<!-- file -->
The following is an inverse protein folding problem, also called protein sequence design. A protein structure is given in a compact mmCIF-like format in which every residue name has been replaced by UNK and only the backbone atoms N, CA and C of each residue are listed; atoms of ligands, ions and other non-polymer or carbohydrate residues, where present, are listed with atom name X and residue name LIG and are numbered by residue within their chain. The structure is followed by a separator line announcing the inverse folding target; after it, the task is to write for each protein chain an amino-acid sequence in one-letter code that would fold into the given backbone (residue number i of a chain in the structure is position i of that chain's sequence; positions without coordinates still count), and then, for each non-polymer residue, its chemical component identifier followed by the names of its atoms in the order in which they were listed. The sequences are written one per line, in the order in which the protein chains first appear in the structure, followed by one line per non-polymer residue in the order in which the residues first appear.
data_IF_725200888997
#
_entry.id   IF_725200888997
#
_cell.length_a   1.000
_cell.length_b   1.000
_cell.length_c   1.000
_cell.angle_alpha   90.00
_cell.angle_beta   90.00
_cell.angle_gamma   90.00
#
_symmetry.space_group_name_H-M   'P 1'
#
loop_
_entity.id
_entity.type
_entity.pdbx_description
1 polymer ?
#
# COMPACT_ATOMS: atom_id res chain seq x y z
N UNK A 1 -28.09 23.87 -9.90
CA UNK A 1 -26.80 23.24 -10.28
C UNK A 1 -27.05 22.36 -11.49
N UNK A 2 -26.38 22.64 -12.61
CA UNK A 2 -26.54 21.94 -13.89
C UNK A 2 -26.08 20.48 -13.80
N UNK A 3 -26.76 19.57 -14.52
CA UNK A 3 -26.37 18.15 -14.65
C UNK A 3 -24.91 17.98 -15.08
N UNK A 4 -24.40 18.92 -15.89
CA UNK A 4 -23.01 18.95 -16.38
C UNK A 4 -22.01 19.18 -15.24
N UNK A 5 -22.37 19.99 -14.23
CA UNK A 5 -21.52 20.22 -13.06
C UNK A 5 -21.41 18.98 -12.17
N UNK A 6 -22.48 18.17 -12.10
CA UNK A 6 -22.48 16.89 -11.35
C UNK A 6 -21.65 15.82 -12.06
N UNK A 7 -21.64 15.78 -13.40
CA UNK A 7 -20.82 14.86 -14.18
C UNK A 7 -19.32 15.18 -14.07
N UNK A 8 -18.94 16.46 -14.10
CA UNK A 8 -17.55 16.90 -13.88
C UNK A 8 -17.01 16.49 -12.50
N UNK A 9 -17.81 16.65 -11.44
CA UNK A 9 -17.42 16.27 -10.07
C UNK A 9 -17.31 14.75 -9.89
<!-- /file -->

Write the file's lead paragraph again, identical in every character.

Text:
The following is an inverse protein folding problem, also called protein sequence design. A protein structure is given in a compact mmCIF-like format in which every residue name has been replaced by UNK and only the backbone atoms N, CA and C of each residue are listed; atoms of ligands, ions and other non-polymer or carbohydrate residues, where present, are listed with atom name X and residue name LIG and are numbered by residue within their chain. The structure is followed by a separator line announcing the inverse folding target; after it, the task is to write for each protein chain an amino-acid sequence in one-letter code that would fold into the given backbone (residue number i of a chain in the structure is position i of that chain's sequence; positions without coordinates still count), and then, for each non-polymer residue, its chemical component identifier followed by the names of its atoms in the order in which they were listed. The sequences are written one per line, in the order in which the protein chains first appear in the structure, followed by one line per non-polymer residue in the order in which the residues first appear.